Home > Music > Emperor – Anthems to the Welkin at Dusk (The Retrospective Continues)

Emperor – Anthems to the Welkin at Dusk (The Retrospective Continues)

Told you I was going to continue reviewing Emperor’s discography.

Firstly, “Anthems to the Welkin at Dusk” is a far more violent album than its predecessor. The production’s more incisive with a greater tendency towards treble frequencies, Ihsahn’s vocals are shifting from high pitched shrieks to lower, throatier ones, but most importantly, the new drummer Trym (of Enslaved fame) blasts more and far faster than Faust ever did. Now, outside the difference in aesthetics, Anthems really isn’t hugely different from its predecessor in terms of composition. On the other hand, this is a “riffier” album – the predecessor had plenty of riffs, of course, but they were integrated more deeply into the compositions, playing around the keyboards and drums, creating a symphonic effect. It would be blatant lies if I said that aspect of Emperor’s sound was gone here, but it’s diminished in role.

So we’ve established that Anthems is far different from, yet not actually all that different from “In the Nightside Eclipse”, but not yet why, and that’s a very difficult question to answer. There’s a couple of possible factors here. Firstly, his bandmates got jailed for various periods, and while Samoth got out in time to record Anthems, Faust got to stay in magic prison land for over a decade (obviously, Faust’s influence must’ve waned, hurp durp). Secondly, Ihsahn worked on various projects within the scene – an EP with Zyklon-B, some ambient neoclassical stuff with Sigurd Wongraven (of Satyricon), and he may have taken some influence from the experiences. But thirdly, and perhaps more tellingly, the black metal scene circa 1996-1997 was drastically different from the small inner circle that started it. For proof, just look at the albums released around the time. Lots of experimentation – I touched on this briefly when I reviewed “Phormula” by Ephel Duath.

Anyways, “Anthems” is probably the archetypal Emperor album and seen as a classic of black metal. But it’s pretty removed from archetypal black metal – the production is much better than average, the musicianship is emphasized (even more so than Nightside), Ihsahn uses his clean vocals to much greater extent, and so forth. Instead of creating a murky atmospheric, almost mystical recording as they did with their predeccessor, this recording actually ends up blurring the line between black metal and death metal, often showing the raw aggression of the latter, yet still generally keeping the melodic tendencies of the former. That alone makes this album hard to classify, but then there’s the symphonic elements, such as the keyboards and the clean vocals. Then there’s the Samoth written outro, which seemingly attempts to recapture some of the atmosphere on the first album, but by then things are over.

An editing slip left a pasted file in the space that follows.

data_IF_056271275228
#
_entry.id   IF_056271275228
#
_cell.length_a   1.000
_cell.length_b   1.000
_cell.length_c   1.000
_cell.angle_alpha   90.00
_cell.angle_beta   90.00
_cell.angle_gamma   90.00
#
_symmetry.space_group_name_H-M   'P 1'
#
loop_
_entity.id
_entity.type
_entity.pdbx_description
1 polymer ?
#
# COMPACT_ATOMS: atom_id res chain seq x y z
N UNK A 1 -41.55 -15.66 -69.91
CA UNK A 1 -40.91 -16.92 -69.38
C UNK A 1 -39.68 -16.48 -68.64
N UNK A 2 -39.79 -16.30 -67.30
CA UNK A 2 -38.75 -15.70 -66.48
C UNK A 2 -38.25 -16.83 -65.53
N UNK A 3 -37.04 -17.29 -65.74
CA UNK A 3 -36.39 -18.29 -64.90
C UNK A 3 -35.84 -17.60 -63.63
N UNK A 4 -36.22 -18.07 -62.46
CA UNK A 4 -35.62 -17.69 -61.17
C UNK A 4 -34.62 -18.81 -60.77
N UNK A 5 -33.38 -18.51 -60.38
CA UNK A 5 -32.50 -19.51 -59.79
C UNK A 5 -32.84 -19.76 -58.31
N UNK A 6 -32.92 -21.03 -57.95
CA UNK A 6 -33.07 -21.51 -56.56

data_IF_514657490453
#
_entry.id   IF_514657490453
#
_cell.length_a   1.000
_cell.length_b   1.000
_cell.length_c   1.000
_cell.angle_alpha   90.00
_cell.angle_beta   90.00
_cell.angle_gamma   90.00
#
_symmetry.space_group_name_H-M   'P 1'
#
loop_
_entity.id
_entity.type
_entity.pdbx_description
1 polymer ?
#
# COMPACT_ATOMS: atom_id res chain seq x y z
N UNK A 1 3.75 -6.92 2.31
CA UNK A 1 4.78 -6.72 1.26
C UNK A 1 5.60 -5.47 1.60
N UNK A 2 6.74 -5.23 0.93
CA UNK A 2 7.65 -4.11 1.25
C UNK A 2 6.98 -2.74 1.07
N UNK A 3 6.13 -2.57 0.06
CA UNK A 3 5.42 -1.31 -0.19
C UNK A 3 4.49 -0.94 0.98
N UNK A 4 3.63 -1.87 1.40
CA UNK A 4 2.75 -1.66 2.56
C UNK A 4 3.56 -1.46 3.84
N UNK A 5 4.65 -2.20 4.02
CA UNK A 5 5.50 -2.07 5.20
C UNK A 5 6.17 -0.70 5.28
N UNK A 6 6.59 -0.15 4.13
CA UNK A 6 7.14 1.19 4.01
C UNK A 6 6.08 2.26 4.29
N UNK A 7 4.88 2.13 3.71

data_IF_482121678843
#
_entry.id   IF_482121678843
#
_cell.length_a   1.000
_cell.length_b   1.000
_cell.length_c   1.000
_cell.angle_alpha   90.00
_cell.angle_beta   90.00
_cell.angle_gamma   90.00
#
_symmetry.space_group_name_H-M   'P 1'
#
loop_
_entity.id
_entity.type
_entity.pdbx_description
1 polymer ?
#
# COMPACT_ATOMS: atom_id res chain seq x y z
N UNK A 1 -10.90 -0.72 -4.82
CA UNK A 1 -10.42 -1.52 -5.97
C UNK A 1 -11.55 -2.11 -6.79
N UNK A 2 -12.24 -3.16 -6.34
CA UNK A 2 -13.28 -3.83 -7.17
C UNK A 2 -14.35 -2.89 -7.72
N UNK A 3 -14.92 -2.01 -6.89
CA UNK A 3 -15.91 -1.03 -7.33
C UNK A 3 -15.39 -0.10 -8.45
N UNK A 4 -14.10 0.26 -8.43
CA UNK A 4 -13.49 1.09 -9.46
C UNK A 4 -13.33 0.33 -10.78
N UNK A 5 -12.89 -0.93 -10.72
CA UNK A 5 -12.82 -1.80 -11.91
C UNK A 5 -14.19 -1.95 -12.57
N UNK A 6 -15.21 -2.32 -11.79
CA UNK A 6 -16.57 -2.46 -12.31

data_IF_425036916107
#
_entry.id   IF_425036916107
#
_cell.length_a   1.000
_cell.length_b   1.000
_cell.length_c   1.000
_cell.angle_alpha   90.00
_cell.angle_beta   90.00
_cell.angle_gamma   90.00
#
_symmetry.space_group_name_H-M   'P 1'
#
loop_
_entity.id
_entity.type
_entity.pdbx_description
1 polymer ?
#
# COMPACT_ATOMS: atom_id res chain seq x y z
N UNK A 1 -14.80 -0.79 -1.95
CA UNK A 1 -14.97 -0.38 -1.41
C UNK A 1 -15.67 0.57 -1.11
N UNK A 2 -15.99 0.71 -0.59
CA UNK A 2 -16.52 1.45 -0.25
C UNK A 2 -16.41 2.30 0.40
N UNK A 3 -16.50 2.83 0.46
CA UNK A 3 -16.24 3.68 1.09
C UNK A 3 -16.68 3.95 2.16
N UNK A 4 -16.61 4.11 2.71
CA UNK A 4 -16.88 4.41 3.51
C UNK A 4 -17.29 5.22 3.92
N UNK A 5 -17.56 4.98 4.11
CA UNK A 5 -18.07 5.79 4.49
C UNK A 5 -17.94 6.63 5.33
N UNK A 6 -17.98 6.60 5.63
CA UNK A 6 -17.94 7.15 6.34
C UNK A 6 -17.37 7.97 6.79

Essentially, it’s the followup to what was essentially a monolithic album that everyone and their mother must’ve worshipped it, and very likely the point where a couple people decided that they didn’t like where Emperor was going before burying themselves in… well… whatever they would bury themselves in; I’m not one to speak for hypothetical pseudopeople. As it is, I’m not going to rate this one just yet. I like it and all, being big on Emperor and such, but I don’t think it’s on the same level as its predecessor. As it is, the best song on here is probably “Thus Spake the Nightspirit” , with its obvious “epic” tone and progressions running up and down scales. Other standouts include “The Loss and Curse of Reverence” and “With Strength I Burn”.